A new food memoir serves up nostalgia from the Menominee reservation
Born in 1953, Thomas Weso grew up in a time of economic transformation on the Menominee reservation. When commodity goods from the federal government, like canned pork and powdered eggs, were eaten alongside fish, game and plants hunted and foraged in Wisconsin's Northwoods. And then there was the rise of processed foods, like Wonder Bread and JELLO.
All these things would shape Weso’s youth and the food he loved for the rest of his life, stories he shares in his second memoir, Survival Food. Weso, an author, educator and Menominee citizen, passed away in July before the book was published.
“Cottage cheese, hull-corn soup, Pabst Blue Ribbon beer, mashed potatoes, chili poured over macaroni — all of these evoke the locations where and the people with whom I consumed them, as well as the delicious meals,” Weso writes. “I cannot separate foods from the moments in my life when I first tasted them.”
Weso often wrote about food, connecting the dots between what we eat and where it comes from.
“We should think about where food comes from,” he said in a December 2021 interview with Wisconsin Historical Society Press. “If we think [about] where food comes from, we’ll take better care of the land around us. And if we take better care of the land around us, we’ll take better care of ourselves.”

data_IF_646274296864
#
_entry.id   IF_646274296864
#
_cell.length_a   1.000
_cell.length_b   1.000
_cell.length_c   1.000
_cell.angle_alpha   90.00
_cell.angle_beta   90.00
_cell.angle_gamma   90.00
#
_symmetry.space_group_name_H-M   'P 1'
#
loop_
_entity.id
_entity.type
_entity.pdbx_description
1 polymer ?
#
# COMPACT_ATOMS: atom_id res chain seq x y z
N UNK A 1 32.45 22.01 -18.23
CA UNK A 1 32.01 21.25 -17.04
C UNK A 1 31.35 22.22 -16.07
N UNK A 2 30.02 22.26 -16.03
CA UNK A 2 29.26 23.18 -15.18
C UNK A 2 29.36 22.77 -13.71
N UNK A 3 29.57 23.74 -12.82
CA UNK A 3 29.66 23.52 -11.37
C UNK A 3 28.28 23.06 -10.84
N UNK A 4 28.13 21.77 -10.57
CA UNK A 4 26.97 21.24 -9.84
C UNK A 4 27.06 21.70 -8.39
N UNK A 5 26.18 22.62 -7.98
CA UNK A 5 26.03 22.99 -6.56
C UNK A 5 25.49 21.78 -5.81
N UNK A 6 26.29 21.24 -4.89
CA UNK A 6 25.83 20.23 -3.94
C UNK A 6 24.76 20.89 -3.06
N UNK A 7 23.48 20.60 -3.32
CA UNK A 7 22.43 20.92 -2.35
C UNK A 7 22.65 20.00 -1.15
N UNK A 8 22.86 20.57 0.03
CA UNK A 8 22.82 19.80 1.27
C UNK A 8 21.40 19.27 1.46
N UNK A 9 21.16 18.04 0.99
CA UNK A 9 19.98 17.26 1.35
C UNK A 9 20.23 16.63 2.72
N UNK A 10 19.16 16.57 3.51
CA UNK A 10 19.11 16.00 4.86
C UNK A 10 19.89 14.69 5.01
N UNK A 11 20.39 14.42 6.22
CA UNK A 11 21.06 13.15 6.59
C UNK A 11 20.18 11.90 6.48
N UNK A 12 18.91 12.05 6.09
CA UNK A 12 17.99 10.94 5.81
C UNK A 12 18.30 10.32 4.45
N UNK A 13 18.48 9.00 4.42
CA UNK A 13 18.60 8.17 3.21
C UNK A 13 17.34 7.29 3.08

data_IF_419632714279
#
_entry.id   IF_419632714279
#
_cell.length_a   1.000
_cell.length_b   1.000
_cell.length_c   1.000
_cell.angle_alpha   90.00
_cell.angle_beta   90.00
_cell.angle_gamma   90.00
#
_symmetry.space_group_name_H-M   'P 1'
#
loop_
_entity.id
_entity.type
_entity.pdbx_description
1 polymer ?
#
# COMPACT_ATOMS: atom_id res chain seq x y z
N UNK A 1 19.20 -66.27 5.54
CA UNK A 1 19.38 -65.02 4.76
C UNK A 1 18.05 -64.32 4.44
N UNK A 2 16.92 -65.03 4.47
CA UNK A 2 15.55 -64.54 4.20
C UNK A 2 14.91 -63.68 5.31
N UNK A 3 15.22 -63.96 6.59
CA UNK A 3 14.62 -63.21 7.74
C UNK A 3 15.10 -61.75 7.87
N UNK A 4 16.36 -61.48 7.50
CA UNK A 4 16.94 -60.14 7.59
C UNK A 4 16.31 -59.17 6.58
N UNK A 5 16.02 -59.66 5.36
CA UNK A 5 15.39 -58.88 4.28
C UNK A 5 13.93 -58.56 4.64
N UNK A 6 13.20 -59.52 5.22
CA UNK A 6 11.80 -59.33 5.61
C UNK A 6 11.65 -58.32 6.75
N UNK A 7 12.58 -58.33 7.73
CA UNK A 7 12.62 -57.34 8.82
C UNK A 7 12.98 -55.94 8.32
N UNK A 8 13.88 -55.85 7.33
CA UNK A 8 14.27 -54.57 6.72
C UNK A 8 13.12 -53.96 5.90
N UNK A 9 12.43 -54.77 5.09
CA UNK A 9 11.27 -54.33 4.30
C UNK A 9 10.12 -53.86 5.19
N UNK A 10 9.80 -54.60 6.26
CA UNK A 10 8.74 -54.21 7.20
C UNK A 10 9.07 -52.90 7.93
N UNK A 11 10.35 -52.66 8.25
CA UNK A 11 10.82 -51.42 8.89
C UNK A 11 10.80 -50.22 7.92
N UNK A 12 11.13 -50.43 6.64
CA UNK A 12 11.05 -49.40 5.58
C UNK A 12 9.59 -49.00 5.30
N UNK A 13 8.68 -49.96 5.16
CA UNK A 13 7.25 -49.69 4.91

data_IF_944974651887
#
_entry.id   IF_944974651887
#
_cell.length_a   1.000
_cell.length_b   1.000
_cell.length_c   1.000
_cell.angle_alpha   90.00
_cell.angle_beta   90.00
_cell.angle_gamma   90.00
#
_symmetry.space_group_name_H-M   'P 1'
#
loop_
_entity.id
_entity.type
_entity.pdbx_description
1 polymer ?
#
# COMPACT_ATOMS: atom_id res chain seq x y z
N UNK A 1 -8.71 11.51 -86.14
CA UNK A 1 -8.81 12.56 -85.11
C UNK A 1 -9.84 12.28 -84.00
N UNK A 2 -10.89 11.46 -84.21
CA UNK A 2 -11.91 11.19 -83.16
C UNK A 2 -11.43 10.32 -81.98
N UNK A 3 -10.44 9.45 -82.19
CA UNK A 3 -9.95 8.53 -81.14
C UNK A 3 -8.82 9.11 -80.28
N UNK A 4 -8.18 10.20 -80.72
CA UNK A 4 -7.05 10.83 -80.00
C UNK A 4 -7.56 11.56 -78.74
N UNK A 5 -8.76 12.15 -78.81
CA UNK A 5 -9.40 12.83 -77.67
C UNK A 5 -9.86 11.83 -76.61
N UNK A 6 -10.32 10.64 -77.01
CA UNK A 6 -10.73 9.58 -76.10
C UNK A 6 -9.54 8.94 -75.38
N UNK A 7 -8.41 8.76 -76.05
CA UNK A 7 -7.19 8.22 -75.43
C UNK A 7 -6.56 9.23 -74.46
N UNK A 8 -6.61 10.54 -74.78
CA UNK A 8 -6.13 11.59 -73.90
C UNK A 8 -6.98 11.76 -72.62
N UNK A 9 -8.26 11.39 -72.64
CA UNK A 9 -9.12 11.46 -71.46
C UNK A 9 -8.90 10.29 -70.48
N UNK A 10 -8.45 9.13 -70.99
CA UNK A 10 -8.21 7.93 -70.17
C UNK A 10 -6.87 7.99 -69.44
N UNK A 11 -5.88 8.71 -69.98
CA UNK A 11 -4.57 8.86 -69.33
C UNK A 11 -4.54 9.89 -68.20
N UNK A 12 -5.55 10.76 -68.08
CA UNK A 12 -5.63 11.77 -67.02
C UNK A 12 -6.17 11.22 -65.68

By “ourselves,” he didn’t just mean us humans.
“When I talk about ‘the world,’” he continued, “I don’t mean just the human population. I mean there are populations of deer and bear, animal populations. And we are a part of that.”
Weso writes with warmth, humor and a deep sense of nostalgia for the foods that brought light and levity in his youth. The writer Denise Low, Weso's wife of 30 years, said her husband was interested in writing about Indigenous people as they lived.
“He had a very zen sense of like, ‘what’s here now?’” said Low, who has Indigenous Delaware heritage. “Not what were Indians or Indigenous people like 100 years ago. ‘Here we are now.’”
That’s why you’ll find all kinds of recipes in Weso’s memoir, from tamale pie to turtle soup. He offers instructions on how to forage and clean milkweed pods, which Weso says are tasty blanched and served with butter. But especially good mixed with canned tuna into a box of mac and cheese — the best you can find, he insists.
To Weso, food couldn’t be separated from the memories that surrounded them. His taste would always celebrate that unique mix, found only in Wisconsin, on the Menominee reservation.
Low joined Lake Effect to discuss her husband's work. The conversation below is edited and condensed for clarity.
What do you want people to know about Tom?
People should know that he was an elder, in the full sense of the word, for Native American and other contexts. As he grew into that role, he understood he needed to impart information to his children, nieces and nephews, grandchildren. And to preserve the heritage that he was so proud of, of the Menominee reservation.